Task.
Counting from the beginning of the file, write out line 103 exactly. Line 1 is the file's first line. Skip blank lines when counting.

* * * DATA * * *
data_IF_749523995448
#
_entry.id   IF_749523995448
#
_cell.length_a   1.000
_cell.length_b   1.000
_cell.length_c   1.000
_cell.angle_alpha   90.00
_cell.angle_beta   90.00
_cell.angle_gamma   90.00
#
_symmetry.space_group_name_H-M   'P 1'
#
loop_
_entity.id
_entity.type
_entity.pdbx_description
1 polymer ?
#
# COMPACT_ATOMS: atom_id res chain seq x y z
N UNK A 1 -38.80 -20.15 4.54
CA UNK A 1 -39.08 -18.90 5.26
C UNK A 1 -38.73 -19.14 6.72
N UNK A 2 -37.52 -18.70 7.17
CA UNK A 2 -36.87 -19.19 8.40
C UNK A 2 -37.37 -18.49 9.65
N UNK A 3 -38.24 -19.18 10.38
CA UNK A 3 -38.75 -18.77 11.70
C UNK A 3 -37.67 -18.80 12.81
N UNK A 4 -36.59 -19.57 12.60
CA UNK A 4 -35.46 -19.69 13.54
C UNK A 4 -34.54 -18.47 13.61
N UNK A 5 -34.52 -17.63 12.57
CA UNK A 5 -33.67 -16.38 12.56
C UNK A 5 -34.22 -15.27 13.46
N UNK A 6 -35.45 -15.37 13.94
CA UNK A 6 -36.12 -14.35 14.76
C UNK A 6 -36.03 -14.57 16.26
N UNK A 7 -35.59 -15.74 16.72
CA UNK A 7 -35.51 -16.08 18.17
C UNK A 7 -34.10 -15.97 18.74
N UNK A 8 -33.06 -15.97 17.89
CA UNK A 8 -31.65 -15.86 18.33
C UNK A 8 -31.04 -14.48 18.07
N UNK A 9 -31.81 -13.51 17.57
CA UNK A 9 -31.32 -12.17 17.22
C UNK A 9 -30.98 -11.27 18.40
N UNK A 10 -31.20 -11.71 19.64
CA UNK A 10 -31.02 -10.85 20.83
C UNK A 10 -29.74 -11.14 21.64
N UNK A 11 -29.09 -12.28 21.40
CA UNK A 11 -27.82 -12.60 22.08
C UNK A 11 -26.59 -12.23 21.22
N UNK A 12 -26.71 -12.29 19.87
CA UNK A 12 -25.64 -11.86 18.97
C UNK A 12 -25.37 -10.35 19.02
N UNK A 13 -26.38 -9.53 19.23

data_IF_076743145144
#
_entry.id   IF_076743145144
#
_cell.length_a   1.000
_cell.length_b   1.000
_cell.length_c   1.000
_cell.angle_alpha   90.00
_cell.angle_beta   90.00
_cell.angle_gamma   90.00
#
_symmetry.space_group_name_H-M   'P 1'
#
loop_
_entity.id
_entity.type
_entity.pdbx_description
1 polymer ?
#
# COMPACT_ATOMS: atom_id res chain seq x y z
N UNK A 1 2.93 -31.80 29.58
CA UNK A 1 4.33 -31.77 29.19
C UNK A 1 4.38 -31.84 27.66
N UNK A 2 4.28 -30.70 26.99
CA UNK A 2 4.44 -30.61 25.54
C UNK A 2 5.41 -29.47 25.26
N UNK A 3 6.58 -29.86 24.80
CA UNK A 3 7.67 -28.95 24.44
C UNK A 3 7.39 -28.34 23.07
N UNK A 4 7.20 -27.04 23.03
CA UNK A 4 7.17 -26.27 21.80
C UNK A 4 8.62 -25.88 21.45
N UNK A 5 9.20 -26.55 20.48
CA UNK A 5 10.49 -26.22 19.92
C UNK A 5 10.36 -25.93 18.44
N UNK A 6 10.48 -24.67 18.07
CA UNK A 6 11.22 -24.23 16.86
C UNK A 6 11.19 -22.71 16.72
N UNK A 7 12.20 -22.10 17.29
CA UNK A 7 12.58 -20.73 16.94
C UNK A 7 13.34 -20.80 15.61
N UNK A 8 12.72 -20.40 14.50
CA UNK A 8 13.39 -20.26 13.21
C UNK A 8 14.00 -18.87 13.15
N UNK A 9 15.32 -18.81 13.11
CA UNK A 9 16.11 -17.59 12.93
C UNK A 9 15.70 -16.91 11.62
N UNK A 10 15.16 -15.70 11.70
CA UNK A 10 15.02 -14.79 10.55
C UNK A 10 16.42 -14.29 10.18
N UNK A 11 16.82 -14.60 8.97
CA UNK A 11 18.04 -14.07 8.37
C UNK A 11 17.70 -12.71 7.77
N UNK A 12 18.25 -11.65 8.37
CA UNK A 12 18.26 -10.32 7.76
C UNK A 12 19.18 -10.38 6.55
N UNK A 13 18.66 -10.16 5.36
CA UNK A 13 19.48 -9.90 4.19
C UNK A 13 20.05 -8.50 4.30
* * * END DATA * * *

CA UNK A 9 16.11 -17.59 12.93